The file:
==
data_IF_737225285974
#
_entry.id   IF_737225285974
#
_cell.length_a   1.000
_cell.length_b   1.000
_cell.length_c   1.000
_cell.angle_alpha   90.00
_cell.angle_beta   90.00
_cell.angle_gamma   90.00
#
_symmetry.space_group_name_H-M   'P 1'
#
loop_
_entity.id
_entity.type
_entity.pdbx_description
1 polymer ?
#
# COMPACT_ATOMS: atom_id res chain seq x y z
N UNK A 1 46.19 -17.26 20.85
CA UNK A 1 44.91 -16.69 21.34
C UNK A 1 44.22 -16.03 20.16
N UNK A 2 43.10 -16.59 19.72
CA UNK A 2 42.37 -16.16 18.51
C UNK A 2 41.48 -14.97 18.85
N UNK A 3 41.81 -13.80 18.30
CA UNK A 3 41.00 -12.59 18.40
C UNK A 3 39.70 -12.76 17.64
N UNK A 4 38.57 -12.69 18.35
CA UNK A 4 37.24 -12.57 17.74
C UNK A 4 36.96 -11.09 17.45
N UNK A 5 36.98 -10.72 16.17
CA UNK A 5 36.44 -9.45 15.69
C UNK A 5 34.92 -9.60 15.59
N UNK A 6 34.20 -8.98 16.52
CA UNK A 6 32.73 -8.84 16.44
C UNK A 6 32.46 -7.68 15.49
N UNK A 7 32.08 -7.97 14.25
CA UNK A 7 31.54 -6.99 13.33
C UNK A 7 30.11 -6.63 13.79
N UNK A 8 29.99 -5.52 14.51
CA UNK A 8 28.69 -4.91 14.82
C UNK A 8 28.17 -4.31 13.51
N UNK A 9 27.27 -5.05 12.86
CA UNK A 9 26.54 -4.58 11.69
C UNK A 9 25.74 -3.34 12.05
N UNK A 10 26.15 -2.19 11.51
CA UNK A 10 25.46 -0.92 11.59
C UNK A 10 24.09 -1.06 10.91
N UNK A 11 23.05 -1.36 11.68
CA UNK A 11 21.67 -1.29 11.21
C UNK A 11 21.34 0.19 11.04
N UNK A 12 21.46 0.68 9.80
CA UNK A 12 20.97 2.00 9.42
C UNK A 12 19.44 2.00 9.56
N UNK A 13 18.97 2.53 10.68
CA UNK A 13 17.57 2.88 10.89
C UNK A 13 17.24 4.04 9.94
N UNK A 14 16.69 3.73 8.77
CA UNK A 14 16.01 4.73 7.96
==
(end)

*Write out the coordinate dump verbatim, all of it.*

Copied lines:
data_IF_737225285974
#
_entry.id   IF_737225285974
#
_cell.length_a   1.000
_cell.length_b   1.000
_cell.length_c   1.000
_cell.angle_alpha   90.00
_cell.angle_beta   90.00
_cell.angle_gamma   90.00
#
_symmetry.space_group_name_H-M   'P 1'
#
loop_
_entity.id
_entity.type
_entity.pdbx_description
1 polymer ?
#
# COMPACT_ATOMS: atom_id res chain seq x y z
N UNK A 1 46.19 -17.26 20.85
CA UNK A 1 44.91 -16.69 21.34
C UNK A 1 44.22 -16.03 20.16
N UNK A 2 43.10 -16.59 19.72
CA UNK A 2 42.37 -16.16 18.51
C UNK A 2 41.48 -14.97 18.85
N UNK A 3 41.81 -13.80 18.30
CA UNK A 3 41.00 -12.59 18.40
C UNK A 3 39.70 -12.76 17.64
N UNK A 4 38.57 -12.69 18.35
CA UNK A 4 37.24 -12.57 17.74
C UNK A 4 36.96 -11.09 17.45
N UNK A 5 36.98 -10.72 16.17
CA UNK A 5 36.44 -9.45 15.69
C UNK A 5 34.92 -9.60 15.59
N UNK A 6 34.20 -8.98 16.52
CA UNK A 6 32.73 -8.84 16.44
C UNK A 6 32.46 -7.68 15.49
N UNK A 7 32.08 -7.97 14.25
CA UNK A 7 31.54 -6.99 13.33
C UNK A 7 30.11 -6.63 13.79
N UNK A 8 29.99 -5.52 14.51
CA UNK A 8 28.69 -4.91 14.82
C UNK A 8 28.17 -4.31 13.51
N UNK A 9 27.27 -5.05 12.86
CA UNK A 9 26.54 -4.58 11.69
C UNK A 9 25.74 -3.34 12.05
N UNK A 10 26.15 -2.19 11.51
CA UNK A 10 25.46 -0.92 11.59
C UNK A 10 24.09 -1.06 10.91
N UNK A 11 23.05 -1.36 11.68
CA UNK A 11 21.67 -1.29 11.21
C UNK A 11 21.34 0.19 11.04
N UNK A 12 21.46 0.68 9.80
CA UNK A 12 20.97 2.00 9.42
C UNK A 12 19.44 2.00 9.56
N UNK A 13 18.97 2.53 10.68
CA UNK A 13 17.57 2.88 10.89
C UNK A 13 17.24 4.04 9.94
N UNK A 14 16.69 3.73 8.77
CA UNK A 14 16.01 4.73 7.96